It was a cold day in early February and hundreds of meetings on Capitol Hill between members of Congress and Council executives were abuzz.
It’s our association’s annual gig, and, as usual, it was a success. No surprise there. But to sum up in a word the political interactions on Capitol Hill? “Schizophrenic.”
On property-casualty issues—flood insurance, terrorism reinsurance, nonresident agent/broker licensure—the congressional responses were uniformly friendly and bipartisan. Not that everybody agrees with our commercial insurance brokerage particulars, but they were all receptive.
But on the subject of benefits—the Affordable Care Act specifically, more than three full years after its enactment—the partisan divide was as palpable as ever. Recognizing that it’s an election year and “fixes” to Obamacare aren’t going anywhere, we tried to keep our agenda discreet. We asked, for example, for sponsorship of legislation that would limit the ability of federal regulators to do violence to small-group self-insured plans. The response from GOP offices: Sure, but let’s make sure it’s a part of upending the entire ACA. The response from Democratic offices: Thanks, but we’re not so much interested in anything that will put brakes on the administration as it muddles through all of the implementation battles.
The day of Council Hill visits coincided with the release of the Congressional Budget Office’s new estimates that the ACA could cost upwards of two and a half million jobs as a consequence of the employer penalties, full-time/part-time adjustments, and new subsidies. Like everything else about the ACA rollout (including the announcement a week later of yet another delay in the employer mandate), it was an instantly polarizing talking point. Editorialists around the country sputtered to the administration’s defense. Said The Washington Post: “Claiming the safety net is a disincentive to work—again, whatever you think of the substance of that argument—is politically a hard case to make.”
As Ronald Reagan once said, “If you’re explaining, you’re losing.”
So there is no question that our advocacy efforts with respect to the ACA are limited, with virtually zero opportunities for bipartisan political agreements before the November elections. The delay of the employer mandate announced on Feb. 10 only poured more blood into those political waters.
But what about beyond? Despite what the administration says, there is a strong political element to the employer mandate decision, particularly since the GOP has a highly realistic chance of retaking the U.S. Senate in the midterm elections. Republicans need a net of six seats to win back the chamber. Democrats are defending six more seats than the GOP and have caught some unlucky breaks.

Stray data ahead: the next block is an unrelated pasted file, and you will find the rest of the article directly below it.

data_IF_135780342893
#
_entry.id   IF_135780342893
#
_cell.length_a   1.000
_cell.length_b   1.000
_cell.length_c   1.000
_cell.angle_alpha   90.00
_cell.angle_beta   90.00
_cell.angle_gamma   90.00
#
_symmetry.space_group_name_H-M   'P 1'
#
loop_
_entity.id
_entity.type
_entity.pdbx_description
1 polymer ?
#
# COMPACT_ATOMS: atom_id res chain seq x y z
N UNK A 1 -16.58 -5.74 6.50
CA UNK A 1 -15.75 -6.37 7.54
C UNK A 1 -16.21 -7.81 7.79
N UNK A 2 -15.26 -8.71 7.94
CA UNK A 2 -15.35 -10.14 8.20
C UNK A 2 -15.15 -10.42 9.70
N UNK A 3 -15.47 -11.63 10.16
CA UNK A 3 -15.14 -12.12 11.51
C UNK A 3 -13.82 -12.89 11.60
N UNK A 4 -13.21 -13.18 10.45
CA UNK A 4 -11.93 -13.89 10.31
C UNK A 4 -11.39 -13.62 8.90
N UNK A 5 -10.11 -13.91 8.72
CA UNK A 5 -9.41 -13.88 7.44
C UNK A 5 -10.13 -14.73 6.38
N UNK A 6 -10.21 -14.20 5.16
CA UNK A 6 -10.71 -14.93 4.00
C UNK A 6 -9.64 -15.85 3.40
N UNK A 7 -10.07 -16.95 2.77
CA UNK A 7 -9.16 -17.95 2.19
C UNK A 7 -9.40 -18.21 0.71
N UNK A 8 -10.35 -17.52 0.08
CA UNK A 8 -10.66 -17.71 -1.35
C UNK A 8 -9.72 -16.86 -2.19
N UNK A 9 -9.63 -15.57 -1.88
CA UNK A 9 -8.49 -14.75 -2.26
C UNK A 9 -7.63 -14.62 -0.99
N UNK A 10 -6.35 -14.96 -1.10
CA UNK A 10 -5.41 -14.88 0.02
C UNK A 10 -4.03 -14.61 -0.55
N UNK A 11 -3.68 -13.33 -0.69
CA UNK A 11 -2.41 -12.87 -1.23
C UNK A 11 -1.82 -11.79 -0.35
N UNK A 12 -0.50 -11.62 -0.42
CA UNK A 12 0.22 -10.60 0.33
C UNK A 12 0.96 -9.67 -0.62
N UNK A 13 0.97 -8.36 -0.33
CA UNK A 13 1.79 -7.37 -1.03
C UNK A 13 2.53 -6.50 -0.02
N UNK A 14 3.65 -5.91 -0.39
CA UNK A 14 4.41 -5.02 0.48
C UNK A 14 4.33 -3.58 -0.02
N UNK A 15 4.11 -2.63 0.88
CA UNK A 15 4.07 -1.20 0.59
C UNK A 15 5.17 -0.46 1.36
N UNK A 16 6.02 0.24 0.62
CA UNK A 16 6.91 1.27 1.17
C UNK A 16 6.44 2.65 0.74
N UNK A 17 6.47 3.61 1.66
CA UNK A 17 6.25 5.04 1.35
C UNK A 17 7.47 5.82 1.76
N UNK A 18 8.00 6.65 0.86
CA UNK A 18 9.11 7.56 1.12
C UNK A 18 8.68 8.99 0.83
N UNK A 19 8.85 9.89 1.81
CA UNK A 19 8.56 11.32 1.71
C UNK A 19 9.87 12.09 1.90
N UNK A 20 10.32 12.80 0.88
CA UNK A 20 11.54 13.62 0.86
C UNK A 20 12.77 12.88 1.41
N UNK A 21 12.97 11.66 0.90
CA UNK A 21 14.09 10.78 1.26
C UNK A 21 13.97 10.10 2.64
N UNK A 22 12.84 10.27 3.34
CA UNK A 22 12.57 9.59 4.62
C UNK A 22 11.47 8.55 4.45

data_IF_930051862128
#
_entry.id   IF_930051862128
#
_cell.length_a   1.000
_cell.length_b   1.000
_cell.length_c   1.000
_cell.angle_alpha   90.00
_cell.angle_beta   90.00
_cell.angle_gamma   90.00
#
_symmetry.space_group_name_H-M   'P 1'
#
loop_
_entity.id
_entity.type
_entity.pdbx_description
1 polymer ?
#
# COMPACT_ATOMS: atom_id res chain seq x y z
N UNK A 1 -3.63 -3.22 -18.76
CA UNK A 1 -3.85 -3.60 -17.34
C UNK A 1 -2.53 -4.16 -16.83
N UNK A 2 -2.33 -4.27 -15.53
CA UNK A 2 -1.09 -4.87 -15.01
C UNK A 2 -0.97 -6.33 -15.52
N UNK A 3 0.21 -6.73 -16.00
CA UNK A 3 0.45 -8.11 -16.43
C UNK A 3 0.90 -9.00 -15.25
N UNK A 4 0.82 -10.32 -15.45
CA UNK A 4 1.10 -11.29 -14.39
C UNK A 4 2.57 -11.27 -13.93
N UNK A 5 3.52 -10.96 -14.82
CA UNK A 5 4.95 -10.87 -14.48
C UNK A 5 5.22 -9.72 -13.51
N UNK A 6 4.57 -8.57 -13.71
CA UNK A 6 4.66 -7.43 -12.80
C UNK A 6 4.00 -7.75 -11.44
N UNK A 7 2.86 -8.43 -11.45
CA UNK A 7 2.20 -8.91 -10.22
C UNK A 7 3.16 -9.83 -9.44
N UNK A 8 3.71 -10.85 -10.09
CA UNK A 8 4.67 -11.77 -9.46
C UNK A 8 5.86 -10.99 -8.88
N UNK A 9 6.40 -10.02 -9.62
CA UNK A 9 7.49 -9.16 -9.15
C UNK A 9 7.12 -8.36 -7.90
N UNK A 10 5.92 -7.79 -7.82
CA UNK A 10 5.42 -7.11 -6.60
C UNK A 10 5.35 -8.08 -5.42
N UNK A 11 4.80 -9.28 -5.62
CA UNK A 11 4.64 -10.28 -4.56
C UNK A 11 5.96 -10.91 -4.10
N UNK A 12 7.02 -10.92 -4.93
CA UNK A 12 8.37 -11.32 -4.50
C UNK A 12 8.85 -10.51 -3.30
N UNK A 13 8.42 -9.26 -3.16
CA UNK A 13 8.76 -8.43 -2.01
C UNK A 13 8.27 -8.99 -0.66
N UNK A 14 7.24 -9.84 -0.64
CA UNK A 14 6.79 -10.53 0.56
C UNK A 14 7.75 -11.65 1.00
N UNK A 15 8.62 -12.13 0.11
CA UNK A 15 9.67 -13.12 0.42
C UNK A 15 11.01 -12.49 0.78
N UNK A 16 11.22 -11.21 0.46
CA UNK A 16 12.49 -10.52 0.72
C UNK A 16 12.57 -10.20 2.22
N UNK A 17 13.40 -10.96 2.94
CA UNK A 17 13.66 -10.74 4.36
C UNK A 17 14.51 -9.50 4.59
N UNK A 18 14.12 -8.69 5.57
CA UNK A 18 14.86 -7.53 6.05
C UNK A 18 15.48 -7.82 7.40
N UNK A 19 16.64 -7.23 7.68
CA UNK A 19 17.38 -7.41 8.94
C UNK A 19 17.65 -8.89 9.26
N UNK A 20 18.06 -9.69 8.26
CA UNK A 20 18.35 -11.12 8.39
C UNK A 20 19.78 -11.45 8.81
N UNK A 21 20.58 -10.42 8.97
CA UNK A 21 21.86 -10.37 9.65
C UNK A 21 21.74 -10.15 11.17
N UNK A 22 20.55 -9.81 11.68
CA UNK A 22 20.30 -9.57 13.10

Even if Mitch McConnell is the Senate majority leader next year, though, Republicans won’t come anywhere close to the 60 votes necessary to get significant health reform laws to the finish line—much less the two-thirds majority necessary to overturn a presidential veto.
Republicans have another problem, too, in that they haven’t rallied around any single comprehensive alternative to Obamacare. The week before The Council’s Legislative Summit, three prominent Republican senators—Orrin Hatch of Utah, Tom Coburn of Oklahoma, and Richard Burr of North Carolina—released a big package of reforms. A central feature? Rolling back the “employer exception” from taxation (from 100% deductible to 85%). That’s the backbone of the employer-provided group health insurance marketplace. That may be popular with ideologues (interestingly, both on the right and the left), but this will be adamantly opposed by not only us, but the U.S. Chamber of Commerce and all of organized labor to boot.
Mike Turpin of USI wrote a compelling Leader’s Edge cover story last month forecasting the scenarios before us. But the collective experiences of brokerage leaders interacting with members of Congress in February leads me to one inexorable conclusion: There will be no bipartisan agreements on big-ticket healthcare reforms for the rest of the Obama presidency.
The law might be upended, particularly if the administration’s knees continue to go wobbly and most particularly if the courts ultimately rule that subsidies in the federal exchange are unconstitutional (unlikely, but not out of the realm of possibility). Adverse selection in the exchanges, over time, could threaten the viability of the exchanges, notwithstanding all the generous subsidies to low-income individuals. The list of headaches and challenges for the administration are, to put it lightly, extensive.
Love it or loathe it. It could sink or it could muddle on through like Medicare Part D except on a much grander scale. We’ll have plenty of work cut out for us with the regulators and throughout the implementation process. But the big-picture, grand-bargain, multi-trillion-dollar political compromise that rationalizes healthcare? Not going to happen.